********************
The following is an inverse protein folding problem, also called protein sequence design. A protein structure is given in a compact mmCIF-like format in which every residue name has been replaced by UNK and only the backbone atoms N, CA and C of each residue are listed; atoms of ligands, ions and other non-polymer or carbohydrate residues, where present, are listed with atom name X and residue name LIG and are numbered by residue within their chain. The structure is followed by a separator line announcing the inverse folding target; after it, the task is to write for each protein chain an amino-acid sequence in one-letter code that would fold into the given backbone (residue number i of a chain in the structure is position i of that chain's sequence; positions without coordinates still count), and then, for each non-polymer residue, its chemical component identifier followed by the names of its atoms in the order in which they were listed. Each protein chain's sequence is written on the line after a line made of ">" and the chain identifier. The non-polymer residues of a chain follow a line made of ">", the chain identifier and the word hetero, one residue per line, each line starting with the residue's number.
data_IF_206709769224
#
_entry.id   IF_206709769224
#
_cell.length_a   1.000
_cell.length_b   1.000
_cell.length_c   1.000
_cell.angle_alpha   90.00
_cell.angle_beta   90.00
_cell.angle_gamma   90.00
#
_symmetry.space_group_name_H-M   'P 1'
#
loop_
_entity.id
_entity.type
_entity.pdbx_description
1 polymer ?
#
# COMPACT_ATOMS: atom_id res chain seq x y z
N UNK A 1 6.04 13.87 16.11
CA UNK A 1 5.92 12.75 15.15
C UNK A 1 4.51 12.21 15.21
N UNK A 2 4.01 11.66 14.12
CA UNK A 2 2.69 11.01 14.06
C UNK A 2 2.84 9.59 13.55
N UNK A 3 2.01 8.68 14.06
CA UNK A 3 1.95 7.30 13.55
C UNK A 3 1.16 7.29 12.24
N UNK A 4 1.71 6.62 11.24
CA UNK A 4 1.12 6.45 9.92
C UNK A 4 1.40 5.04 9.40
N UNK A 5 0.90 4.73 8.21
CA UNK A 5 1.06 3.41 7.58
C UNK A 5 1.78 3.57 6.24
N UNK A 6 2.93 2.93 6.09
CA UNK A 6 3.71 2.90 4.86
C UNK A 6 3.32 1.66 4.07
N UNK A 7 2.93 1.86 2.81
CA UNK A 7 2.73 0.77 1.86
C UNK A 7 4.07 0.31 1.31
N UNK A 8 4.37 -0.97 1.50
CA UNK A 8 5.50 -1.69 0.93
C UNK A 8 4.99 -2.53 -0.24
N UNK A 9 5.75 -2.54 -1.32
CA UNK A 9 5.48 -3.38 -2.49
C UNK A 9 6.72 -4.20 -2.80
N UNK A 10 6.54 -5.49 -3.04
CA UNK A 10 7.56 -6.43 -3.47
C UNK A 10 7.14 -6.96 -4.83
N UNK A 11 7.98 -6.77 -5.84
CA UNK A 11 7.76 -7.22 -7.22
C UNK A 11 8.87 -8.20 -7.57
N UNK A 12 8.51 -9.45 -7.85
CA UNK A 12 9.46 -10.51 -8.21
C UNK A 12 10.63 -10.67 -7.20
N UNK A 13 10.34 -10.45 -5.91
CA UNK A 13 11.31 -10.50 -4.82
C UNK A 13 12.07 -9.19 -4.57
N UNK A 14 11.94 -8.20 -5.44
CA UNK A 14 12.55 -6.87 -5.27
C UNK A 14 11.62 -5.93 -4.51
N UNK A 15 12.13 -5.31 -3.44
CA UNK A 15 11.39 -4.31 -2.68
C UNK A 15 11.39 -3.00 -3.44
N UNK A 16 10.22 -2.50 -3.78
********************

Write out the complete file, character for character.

The following is an inverse protein folding problem, also called protein sequence design. A protein structure is given in a compact mmCIF-like format in which every residue name has been replaced by UNK and only the backbone atoms N, CA and C of each residue are listed; atoms of ligands, ions and other non-polymer or carbohydrate residues, where present, are listed with atom name X and residue name LIG and are numbered by residue within their chain. The structure is followed by a separator line announcing the inverse folding target; after it, the task is to write for each protein chain an amino-acid sequence in one-letter code that would fold into the given backbone (residue number i of a chain in the structure is position i of that chain's sequence; positions without coordinates still count), and then, for each non-polymer residue, its chemical component identifier followed by the names of its atoms in the order in which they were listed. Each protein chain's sequence is written on the line after a line made of ">" and the chain identifier. The non-polymer residues of a chain follow a line made of ">", the chain identifier and the word hetero, one residue per line, each line starting with the residue's number.
data_IF_206709769224
#
_entry.id   IF_206709769224
#
_cell.length_a   1.000
_cell.length_b   1.000
_cell.length_c   1.000
_cell.angle_alpha   90.00
_cell.angle_beta   90.00
_cell.angle_gamma   90.00
#
_symmetry.space_group_name_H-M   'P 1'
#
loop_
_entity.id
_entity.type
_entity.pdbx_description
1 polymer ?
#
# COMPACT_ATOMS: atom_id res chain seq x y z
N UNK A 1 6.04 13.87 16.11
CA UNK A 1 5.92 12.75 15.15
C UNK A 1 4.51 12.21 15.21
N UNK A 2 4.01 11.66 14.12
CA UNK A 2 2.69 11.01 14.06
C UNK A 2 2.84 9.59 13.55
N UNK A 3 2.01 8.68 14.06
CA UNK A 3 1.95 7.30 13.55
C UNK A 3 1.16 7.29 12.24
N UNK A 4 1.71 6.62 11.24
CA UNK A 4 1.12 6.45 9.92
C UNK A 4 1.40 5.04 9.40
N UNK A 5 0.90 4.73 8.21
CA UNK A 5 1.06 3.41 7.58
C UNK A 5 1.78 3.57 6.24
N UNK A 6 2.93 2.93 6.09
CA UNK A 6 3.71 2.90 4.86
C UNK A 6 3.32 1.66 4.07
N UNK A 7 2.93 1.86 2.81
CA UNK A 7 2.73 0.77 1.86
C UNK A 7 4.07 0.31 1.31
N UNK A 8 4.37 -0.97 1.50
CA UNK A 8 5.50 -1.69 0.93
C UNK A 8 4.99 -2.53 -0.24
N UNK A 9 5.75 -2.54 -1.32
CA UNK A 9 5.48 -3.38 -2.49
C UNK A 9 6.72 -4.20 -2.80
N UNK A 10 6.54 -5.49 -3.04
CA UNK A 10 7.56 -6.43 -3.47
C UNK A 10 7.14 -6.96 -4.83
N UNK A 11 7.98 -6.77 -5.84
CA UNK A 11 7.76 -7.22 -7.22
C UNK A 11 8.87 -8.20 -7.57
N UNK A 12 8.51 -9.45 -7.85
CA UNK A 12 9.46 -10.51 -8.21
C UNK A 12 10.63 -10.67 -7.20
N UNK A 13 10.34 -10.45 -5.91
CA UNK A 13 11.31 -10.50 -4.82
C UNK A 13 12.07 -9.19 -4.57
N UNK A 14 11.94 -8.20 -5.44
CA UNK A 14 12.55 -6.87 -5.27
C UNK A 14 11.62 -5.93 -4.51
N UNK A 15 12.13 -5.31 -3.44
CA UNK A 15 11.39 -4.31 -2.68
C UNK A 15 11.39 -3.00 -3.44
N UNK A 16 10.22 -2.50 -3.78